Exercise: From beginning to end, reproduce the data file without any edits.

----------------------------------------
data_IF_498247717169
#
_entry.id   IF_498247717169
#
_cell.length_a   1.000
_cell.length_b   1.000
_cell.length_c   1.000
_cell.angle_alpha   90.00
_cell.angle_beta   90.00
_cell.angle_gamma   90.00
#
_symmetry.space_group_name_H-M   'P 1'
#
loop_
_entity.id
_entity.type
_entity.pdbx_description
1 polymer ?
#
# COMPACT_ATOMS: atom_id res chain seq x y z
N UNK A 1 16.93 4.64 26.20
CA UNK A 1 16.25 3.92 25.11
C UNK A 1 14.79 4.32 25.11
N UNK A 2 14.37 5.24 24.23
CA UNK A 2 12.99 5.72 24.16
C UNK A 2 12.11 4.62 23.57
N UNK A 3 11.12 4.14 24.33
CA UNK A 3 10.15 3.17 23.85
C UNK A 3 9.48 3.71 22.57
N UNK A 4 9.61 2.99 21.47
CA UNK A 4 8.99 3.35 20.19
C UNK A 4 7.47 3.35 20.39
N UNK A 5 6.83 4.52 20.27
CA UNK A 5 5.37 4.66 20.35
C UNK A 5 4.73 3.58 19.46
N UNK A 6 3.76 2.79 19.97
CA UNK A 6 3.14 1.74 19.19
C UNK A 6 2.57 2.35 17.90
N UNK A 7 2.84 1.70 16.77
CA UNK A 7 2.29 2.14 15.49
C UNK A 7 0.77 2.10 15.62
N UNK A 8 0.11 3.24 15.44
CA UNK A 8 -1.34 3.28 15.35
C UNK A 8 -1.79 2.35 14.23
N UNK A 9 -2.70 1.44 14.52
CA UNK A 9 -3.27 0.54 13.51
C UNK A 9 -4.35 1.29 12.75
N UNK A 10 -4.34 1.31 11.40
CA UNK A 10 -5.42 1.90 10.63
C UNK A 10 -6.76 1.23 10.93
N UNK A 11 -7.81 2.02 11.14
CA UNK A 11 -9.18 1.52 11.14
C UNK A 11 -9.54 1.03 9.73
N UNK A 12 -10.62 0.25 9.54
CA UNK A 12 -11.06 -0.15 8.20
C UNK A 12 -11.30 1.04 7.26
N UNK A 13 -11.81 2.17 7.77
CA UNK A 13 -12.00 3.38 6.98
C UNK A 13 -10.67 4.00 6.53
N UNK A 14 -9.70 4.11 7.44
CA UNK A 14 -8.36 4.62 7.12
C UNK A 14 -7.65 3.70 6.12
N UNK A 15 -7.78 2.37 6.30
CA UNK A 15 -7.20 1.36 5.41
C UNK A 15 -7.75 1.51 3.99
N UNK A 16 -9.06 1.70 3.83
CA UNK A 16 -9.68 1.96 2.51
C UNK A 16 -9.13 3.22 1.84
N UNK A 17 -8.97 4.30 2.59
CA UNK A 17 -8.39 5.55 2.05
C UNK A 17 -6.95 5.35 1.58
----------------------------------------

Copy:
data_IF_498247717169
#
_entry.id   IF_498247717169
#
_cell.length_a   1.000
_cell.length_b   1.000
_cell.length_c   1.000
_cell.angle_alpha   90.00
_cell.angle_beta   90.00
_cell.angle_gamma   90.00
#
_symmetry.space_group_name_H-M   'P 1'
#
loop_
_entity.id
_entity.type
_entity.pdbx_description
1 polymer ?
#
# COMPACT_ATOMS: atom_id res chain seq x y z
N UNK A 1 16.93 4.64 26.20
CA UNK A 1 16.25 3.92 25.11
C UNK A 1 14.79 4.32 25.11
N UNK A 2 14.37 5.24 24.23
CA UNK A 2 12.99 5.72 24.16
C UNK A 2 12.11 4.62 23.57
N UNK A 3 11.12 4.14 24.33
CA UNK A 3 10.15 3.17 23.85
C UNK A 3 9.48 3.71 22.57
N UNK A 4 9.61 2.99 21.47
CA UNK A 4 8.99 3.35 20.19
C UNK A 4 7.47 3.35 20.39
N UNK A 5 6.83 4.52 20.27
CA UNK A 5 5.37 4.66 20.35
C UNK A 5 4.73 3.58 19.46
N UNK A 6 3.76 2.79 19.97
CA UNK A 6 3.14 1.74 19.19
C UNK A 6 2.57 2.35 17.90
N UNK A 7 2.84 1.70 16.77
CA UNK A 7 2.29 2.14 15.49
C UNK A 7 0.77 2.10 15.62
N UNK A 8 0.11 3.24 15.44
CA UNK A 8 -1.34 3.28 15.35
C UNK A 8 -1.79 2.35 14.23
N UNK A 9 -2.70 1.44 14.52
CA UNK A 9 -3.27 0.54 13.51
C UNK A 9 -4.35 1.29 12.75
N UNK A 10 -4.34 1.31 11.40
CA UNK A 10 -5.42 1.90 10.63
C UNK A 10 -6.76 1.23 10.93
N UNK A 11 -7.81 2.02 11.14
CA UNK A 11 -9.18 1.52 11.14
C UNK A 11 -9.54 1.03 9.73
N UNK A 12 -10.62 0.25 9.54
CA UNK A 12 -11.06 -0.15 8.20
C UNK A 12 -11.30 1.04 7.26
N UNK A 13 -11.81 2.17 7.77
CA UNK A 13 -12.00 3.38 6.98
C UNK A 13 -10.67 4.00 6.53
N UNK A 14 -9.70 4.11 7.44
CA UNK A 14 -8.36 4.62 7.12
C UNK A 14 -7.65 3.70 6.12
N UNK A 15 -7.78 2.37 6.30
CA UNK A 15 -7.20 1.36 5.41
C UNK A 15 -7.75 1.51 3.99
N UNK A 16 -9.06 1.70 3.83
CA UNK A 16 -9.68 1.96 2.51
C UNK A 16 -9.13 3.22 1.84
N UNK A 17 -8.97 4.30 2.59
CA UNK A 17 -8.39 5.55 2.05
C UNK A 17 -6.95 5.35 1.58